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Site to Site VPN Tunnels w/o routing all interenet traffic though it

My boss wants me to set him up a site to site VPN tunnel from his house to the shop.  I know he isn't going to want all of his traffic flowing though that S2S VPN tunnel.

Is there a way to prevent this from happening becasue short of disconnecting the S2S I can't think of one.

Thanks

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millsusaf
Asked:
millsusaf
1 Solution
 
Rob WilliamsCommented:
By site-2-site I assume you mean using two VPN routers? If so, and you set the local router as the default gateway on the PC, Internet traffic will not be sent via the VPN, however if the PC is a member of the domain, DNS will be pointed to the corporate DNS server and the DNS traffic will be via the VPN, this is common.

If you mean he will be connecting to a VPN appliance using a VPN client you can allow local Internet traffic rather than using the VPN by enabling split-tunneling. This is enabled in different ways with different VPN solutions.
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hmareCommented:
Depending on the hardware you are using, a VPN can be set so that traffic going to a specific network goes through the VPN, all other traffic goes out to the WAN. What hardware are you using?
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millsusafAuthor Commented:
Sorry, two Cisco 2811 are the equipment.
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hmareCommented:
I am not good enough with Cisco interface, but you should be able to establish the connection, and than create static routes sending work traffic one way, and internet traffic another. On the Sonicwall device we use, those rules are created automatically with the VPN policy.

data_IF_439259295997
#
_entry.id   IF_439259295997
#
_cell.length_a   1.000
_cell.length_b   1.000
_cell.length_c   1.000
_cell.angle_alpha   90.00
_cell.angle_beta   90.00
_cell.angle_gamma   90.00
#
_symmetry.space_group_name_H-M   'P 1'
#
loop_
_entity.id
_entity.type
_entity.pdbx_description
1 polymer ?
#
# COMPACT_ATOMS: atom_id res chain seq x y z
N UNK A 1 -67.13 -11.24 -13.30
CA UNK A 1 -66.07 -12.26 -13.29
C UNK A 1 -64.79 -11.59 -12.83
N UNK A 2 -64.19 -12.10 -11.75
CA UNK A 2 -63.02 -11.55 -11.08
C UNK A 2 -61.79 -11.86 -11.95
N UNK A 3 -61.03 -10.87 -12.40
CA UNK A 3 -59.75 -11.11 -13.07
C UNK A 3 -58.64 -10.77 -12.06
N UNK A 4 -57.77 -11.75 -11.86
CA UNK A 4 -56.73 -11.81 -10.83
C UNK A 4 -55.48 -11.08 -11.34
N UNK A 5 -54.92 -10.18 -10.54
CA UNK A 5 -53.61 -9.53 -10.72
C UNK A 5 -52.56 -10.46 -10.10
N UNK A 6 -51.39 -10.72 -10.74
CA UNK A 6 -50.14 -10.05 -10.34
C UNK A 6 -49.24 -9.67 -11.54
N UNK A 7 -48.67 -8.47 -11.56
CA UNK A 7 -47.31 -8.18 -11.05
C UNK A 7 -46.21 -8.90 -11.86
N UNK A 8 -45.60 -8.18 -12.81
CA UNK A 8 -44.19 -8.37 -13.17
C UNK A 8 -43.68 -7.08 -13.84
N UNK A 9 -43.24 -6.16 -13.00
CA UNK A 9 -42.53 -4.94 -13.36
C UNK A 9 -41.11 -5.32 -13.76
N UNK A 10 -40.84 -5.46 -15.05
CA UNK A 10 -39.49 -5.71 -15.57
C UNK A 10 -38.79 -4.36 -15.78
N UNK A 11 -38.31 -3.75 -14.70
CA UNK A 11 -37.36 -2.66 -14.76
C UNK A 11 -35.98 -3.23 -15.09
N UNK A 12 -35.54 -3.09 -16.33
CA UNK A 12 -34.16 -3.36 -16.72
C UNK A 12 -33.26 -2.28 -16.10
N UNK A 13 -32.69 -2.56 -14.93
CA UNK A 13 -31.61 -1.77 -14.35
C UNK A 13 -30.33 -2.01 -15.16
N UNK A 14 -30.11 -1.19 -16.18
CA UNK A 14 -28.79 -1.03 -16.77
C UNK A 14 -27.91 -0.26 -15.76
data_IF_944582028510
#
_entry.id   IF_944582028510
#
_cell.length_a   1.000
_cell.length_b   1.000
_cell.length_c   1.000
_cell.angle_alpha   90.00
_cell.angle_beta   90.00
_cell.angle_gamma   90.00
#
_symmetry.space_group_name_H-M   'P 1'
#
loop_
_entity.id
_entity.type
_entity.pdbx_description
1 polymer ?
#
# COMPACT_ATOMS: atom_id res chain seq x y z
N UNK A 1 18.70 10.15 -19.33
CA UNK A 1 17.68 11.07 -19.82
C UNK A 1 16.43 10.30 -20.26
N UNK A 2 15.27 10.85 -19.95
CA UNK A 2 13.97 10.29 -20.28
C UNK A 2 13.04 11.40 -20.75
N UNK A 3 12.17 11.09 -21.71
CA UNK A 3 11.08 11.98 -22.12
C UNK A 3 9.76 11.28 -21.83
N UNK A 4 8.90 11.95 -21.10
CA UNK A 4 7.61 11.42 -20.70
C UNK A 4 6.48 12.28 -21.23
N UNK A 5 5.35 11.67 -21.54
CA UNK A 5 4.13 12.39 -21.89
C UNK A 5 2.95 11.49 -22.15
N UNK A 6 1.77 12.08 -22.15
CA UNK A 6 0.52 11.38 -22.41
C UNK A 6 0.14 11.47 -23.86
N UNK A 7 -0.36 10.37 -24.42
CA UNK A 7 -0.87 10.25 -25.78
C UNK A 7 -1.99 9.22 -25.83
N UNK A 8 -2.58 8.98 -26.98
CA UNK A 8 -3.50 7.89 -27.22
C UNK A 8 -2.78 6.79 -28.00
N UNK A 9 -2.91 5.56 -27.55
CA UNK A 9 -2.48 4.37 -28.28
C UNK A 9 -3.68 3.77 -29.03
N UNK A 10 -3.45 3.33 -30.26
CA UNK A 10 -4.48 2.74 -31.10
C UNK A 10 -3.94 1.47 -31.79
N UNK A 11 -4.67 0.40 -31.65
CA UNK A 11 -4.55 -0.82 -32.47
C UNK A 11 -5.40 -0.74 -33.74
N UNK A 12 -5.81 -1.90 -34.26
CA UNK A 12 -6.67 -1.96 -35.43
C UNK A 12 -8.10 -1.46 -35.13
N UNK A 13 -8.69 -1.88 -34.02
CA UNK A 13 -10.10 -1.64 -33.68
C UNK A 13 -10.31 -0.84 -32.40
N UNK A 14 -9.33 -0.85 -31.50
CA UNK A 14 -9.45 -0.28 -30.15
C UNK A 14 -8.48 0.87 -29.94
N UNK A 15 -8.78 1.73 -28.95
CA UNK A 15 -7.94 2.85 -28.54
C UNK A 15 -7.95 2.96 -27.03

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AngelGabrielCommented:
Remember the basic rules of VPN

* One side of the connection is going to be the server side, and the other side is the client.
* The client *should* only route traffic destined for the server side. That is all other WAN traffic, should go through the local gateway

Only in certain cases, would *ALL* internet traffic be routed over the VPN, mainly people who suffer from paranoia!

http://www.routergeek.net/content/view/50/37/

This link should get you started nicely - Hope that helps

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Rob WilliamsCommented:
I too am not familiar with that model Cisco, but the typical configuration is to route traffic for the remote subnet through the VPN, keep local subnet traffic local, and send all other traffic to the local default gateway. DNS can be different as mentioned. For a remote domain client to work properly it must use only your corporate server's DNS server, thus DNS requests, even for browsing, are handled by the corporate DNS server, but the actual web request is via the local gateway. This is very common, unless corporate office wants to manage (control) the Internet traffic.
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pgolding00Commented:
in creating the s2s vpn you define an access list on each router and that access list is then used in the crypto config with the match address statement. the access list you define here determines what traffic goes in the vpn tunnel. any traffic that does not match a permit statement in the access list will not be encrypted. all traffic will be sent to the default gateway (the router) and that router decides if it will encrypt and tunnel the traffic or just route it normally out onto the internet.
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